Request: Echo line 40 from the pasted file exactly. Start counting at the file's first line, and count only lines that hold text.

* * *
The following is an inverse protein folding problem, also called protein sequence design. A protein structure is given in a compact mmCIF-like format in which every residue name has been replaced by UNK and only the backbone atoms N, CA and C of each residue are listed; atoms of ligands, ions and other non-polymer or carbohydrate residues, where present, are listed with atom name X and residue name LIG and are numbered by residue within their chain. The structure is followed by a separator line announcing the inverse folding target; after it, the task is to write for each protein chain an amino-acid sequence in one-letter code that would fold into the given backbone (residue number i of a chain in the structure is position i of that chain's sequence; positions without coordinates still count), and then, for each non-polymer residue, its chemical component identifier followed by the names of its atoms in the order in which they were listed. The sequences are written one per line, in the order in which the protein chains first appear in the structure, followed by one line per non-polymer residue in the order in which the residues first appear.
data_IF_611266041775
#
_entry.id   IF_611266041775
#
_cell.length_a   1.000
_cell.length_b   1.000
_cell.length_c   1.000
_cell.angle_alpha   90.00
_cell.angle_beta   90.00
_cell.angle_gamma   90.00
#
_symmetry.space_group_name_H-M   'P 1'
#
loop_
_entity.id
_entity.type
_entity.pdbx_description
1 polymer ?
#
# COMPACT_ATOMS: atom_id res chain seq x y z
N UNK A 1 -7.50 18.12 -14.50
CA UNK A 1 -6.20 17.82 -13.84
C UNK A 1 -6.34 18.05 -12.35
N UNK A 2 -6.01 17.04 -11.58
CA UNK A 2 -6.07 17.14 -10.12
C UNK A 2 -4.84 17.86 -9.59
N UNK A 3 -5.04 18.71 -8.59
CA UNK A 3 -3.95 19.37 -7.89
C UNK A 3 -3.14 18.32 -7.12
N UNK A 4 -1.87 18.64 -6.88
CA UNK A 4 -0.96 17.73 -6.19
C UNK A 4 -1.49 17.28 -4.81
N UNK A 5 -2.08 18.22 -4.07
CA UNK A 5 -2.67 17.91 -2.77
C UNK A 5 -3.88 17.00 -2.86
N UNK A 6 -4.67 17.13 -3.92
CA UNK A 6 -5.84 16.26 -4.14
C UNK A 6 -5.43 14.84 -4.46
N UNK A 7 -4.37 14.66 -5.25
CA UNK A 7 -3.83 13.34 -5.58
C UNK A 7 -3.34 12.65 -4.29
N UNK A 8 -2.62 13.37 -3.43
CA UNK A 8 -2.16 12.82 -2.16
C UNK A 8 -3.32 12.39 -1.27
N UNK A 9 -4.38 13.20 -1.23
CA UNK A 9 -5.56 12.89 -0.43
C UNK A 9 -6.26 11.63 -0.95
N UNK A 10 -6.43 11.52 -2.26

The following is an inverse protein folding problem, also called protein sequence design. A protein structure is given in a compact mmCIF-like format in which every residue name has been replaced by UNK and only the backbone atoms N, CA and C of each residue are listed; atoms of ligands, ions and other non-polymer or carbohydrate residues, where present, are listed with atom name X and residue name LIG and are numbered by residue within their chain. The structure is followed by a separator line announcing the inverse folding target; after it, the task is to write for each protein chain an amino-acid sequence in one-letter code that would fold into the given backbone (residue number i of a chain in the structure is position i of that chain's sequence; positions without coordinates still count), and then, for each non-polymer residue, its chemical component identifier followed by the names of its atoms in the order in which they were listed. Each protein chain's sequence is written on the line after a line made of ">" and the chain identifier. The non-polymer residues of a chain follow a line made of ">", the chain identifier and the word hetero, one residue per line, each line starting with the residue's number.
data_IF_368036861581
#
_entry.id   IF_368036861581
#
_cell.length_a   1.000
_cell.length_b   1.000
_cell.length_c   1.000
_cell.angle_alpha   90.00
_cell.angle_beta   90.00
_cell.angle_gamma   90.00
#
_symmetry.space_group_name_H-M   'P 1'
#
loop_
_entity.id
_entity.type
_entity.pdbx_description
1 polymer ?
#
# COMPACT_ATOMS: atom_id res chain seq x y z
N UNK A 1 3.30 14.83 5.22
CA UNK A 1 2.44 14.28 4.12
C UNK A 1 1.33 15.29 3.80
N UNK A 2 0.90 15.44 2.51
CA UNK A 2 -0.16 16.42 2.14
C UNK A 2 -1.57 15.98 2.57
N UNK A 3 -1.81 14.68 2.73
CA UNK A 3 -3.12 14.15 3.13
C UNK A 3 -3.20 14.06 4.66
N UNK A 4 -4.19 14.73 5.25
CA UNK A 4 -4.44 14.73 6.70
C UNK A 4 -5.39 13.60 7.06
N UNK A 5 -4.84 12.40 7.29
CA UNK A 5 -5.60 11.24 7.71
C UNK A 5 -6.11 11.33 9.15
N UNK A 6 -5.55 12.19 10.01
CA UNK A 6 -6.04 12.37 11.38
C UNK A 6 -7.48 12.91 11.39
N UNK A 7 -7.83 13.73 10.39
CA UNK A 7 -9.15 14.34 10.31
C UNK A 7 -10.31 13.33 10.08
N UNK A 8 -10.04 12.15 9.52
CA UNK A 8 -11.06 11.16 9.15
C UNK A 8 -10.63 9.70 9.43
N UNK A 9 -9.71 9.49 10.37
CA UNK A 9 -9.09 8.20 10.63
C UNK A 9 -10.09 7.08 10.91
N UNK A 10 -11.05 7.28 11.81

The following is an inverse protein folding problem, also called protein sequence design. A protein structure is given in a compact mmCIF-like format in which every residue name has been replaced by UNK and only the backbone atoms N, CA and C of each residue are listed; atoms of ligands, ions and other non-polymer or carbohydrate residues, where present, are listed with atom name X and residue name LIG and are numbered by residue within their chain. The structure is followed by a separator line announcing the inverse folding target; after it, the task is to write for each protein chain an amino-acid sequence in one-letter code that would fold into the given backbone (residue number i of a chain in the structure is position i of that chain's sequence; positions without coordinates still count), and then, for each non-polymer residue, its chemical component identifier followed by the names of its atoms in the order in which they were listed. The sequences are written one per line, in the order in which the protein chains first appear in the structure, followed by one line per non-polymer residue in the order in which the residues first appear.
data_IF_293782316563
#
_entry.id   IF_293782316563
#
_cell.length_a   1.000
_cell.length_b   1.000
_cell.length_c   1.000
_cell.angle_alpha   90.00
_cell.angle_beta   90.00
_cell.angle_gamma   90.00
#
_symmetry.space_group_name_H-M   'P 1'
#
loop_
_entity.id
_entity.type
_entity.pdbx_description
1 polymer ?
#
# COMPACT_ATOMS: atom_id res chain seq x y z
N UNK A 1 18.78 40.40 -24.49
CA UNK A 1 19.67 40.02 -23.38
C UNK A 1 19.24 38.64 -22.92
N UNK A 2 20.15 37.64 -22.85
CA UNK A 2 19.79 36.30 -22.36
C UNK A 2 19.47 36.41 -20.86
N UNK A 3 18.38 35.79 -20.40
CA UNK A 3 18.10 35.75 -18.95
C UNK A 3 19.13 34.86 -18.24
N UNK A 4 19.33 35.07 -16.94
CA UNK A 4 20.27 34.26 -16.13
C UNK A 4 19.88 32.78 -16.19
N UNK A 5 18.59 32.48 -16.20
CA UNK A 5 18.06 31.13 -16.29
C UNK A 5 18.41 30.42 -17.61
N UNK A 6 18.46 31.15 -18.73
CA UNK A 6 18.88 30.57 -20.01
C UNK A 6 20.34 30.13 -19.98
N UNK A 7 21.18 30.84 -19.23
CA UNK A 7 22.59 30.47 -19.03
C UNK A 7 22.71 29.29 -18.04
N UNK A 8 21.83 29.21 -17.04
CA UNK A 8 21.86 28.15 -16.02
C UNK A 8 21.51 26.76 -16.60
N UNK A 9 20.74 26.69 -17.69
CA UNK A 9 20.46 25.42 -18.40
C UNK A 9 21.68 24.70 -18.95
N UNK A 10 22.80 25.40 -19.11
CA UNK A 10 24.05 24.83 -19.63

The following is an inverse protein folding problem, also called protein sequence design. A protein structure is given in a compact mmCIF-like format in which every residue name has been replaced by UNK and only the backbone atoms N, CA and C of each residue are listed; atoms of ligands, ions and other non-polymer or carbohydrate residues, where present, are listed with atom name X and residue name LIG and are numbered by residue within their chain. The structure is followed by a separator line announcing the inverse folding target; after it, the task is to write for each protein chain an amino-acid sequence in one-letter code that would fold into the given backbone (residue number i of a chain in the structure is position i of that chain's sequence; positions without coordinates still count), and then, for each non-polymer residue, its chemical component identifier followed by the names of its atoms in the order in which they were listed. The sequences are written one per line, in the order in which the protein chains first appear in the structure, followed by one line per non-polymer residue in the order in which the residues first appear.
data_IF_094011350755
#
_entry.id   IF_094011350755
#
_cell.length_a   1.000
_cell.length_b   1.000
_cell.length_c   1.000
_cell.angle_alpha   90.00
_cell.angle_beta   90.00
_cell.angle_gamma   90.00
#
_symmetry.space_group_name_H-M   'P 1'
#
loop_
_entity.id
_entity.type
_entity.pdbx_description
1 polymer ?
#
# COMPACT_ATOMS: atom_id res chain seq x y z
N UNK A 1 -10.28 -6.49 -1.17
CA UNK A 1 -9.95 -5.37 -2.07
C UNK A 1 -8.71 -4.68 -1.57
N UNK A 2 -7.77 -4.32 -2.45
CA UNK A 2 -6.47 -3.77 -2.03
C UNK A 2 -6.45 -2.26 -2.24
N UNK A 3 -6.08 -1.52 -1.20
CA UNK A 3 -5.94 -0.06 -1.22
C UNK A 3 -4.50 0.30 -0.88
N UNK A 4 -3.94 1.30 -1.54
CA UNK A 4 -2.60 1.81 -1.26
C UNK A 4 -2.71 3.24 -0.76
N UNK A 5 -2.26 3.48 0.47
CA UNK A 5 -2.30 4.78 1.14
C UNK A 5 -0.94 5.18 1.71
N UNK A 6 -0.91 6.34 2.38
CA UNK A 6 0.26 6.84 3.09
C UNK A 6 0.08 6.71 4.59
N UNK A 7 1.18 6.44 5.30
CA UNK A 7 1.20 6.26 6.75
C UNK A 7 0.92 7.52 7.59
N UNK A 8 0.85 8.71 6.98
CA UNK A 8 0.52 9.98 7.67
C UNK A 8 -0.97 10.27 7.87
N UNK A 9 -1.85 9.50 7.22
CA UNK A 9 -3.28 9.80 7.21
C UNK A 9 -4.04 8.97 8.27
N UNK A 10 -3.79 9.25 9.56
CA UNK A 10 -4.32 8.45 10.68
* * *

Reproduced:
N UNK A 7 -4.37 14.66 -5.25